2. Hi Michael,

        I have attended the Hebrew Seminary of the Deaf now for four years and I am unaware of any “one specific focus” of the school, other than the opportunity to study by achieving the Hebrew and Aramaic skills to engage always in the primary texts. Our Hebrew “Professor” (Dr. Bernard Grossfeld), is a renowned scholar with a PhD in Biblical Aramaic, our Rosh Yeshiva, Rabbi Goldhamer, has smicha from both Telshe Yeshiva and HUC and a Phd in Islamic mysticism and is an incredible scholar in Kabbalistic texts and Chasidut among other things, and all of his classes are taught with original texts. Our Talmud program, taught by Rabbi Benay Lappe is extremely rigorous and has provided me with the skills to pick up any Mishnah or masechet of the Shas and be able to get what is going on in the gemara. We have learned Midrash, and Mishneh Torah and trope and liturgy with Cantor Michael Davis; again primary text only. I could go on and on about my many other teachers (Rabbi Larry Edwards, Rabbi Pinchas Eisenbach, Rabbi Rachmiel Hayyim Drizin to name just a few), and we are a small school as you mentioned (though it is the hope of all of the school to be expanded as it is an amazing program) yet as you can see there is a wealth of educators investing their time and talent despite a small group of learners.

        Oh… by the way, we also learn ASL in addition to the many courses I mentioned and the ones I didn’t mention. And I should also note that we are a trans denominational school, our teachers coming from the Reform, Conservative, Reconstructionist and Orthodox movements, so that when somebody asks me what “kind” of Rabbi I am going to be, I can answer: I hope a good one.” and when they press and say: You know what I mean….”, I can reply and say: “a Jewish one.” So maybe that… is the “specific focus” of HSD.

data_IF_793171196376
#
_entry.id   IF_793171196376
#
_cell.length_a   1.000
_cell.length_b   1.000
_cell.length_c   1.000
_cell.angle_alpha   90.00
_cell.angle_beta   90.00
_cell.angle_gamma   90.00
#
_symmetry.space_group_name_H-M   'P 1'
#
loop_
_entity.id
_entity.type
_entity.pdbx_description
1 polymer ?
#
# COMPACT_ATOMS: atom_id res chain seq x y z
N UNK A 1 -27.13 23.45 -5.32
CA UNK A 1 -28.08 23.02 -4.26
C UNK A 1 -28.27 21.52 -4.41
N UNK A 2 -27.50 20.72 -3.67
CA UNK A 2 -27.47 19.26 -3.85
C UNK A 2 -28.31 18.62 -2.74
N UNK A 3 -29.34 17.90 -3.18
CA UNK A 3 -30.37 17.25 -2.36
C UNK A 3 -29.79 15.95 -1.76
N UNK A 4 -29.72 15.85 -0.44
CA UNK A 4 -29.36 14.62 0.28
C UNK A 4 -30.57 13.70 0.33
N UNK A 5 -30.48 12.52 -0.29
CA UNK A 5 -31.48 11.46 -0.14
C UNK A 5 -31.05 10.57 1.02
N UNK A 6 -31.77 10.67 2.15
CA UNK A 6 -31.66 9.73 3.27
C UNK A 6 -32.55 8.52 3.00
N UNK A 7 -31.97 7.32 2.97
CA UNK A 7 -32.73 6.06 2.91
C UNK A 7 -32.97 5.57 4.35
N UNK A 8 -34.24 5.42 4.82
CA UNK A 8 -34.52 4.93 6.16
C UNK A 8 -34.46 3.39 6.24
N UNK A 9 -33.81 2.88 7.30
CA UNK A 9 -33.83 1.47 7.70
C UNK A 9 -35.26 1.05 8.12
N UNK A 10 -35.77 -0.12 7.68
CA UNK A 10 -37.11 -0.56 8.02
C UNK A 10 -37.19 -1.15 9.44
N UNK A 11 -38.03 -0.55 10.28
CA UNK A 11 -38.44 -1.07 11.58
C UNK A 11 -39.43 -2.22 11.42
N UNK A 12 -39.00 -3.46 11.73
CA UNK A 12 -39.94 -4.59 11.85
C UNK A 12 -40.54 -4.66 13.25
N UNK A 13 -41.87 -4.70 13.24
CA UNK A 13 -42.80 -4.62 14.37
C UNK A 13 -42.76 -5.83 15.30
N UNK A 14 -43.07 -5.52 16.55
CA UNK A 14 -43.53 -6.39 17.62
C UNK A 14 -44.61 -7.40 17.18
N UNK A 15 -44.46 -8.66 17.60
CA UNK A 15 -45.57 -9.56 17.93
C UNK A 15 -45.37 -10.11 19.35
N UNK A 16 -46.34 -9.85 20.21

3. There’s much in this story to which I can relate! I also wear a kippah (not all of the time, but much of the time); I also often dress in a way which exposes parts of my body which more traditionally-tzniut-minded folks would cover; and I’m also coming from the liberal end of the Jewish spectrum in which this kind of practice is absolutely ordinary, but I know that for my friends (and strangers) at the more Orthodox end of the spectrum, these things make me an oxymoron. (Not to mention the part where I’m female, so in some folks’ estimation I shouldn’t be kavod kippah at all. The summer I was in Jerusalem I got into the habit of mostly wearing a baseball cap atop my kippah when out and about, because I got tired of strangers harassing me about it.)

    Kol hakavod to you for sticking to your principles — pepperoni pizza and kippah both!

    1. Thanks, Rabbi Barenblat. I’ve considered a baseball cap from time to time, too (for example, when driving through rural Indiana with Ryan and getting out at rest stops, etc.) So far, though, the only time I take off my kippot is at Six Flags while on rides–so I don’t lose them 🙂

  4. Michael, thank you for your wonderful blog. My name is Rina and I am going through Reform conversion in Russia. I also had a similar situation sitting in the Italian restaurant and eating a pizza without any meat with some cheese only. I was wearing a magen david and hamsa. My friend asked….how Jews can go to the Italian restaurant and how can eat from plates where previosly were both milk and meat. I read a whole lecture for him explaining a such situation.

  5. Oh Michael you so need to move to Tasmania. With about 100 Jews in the whole state nobody knows what a kippah is let alone what constitutes kosher. You would get some looks for wearing a knitted frisbie on your head though.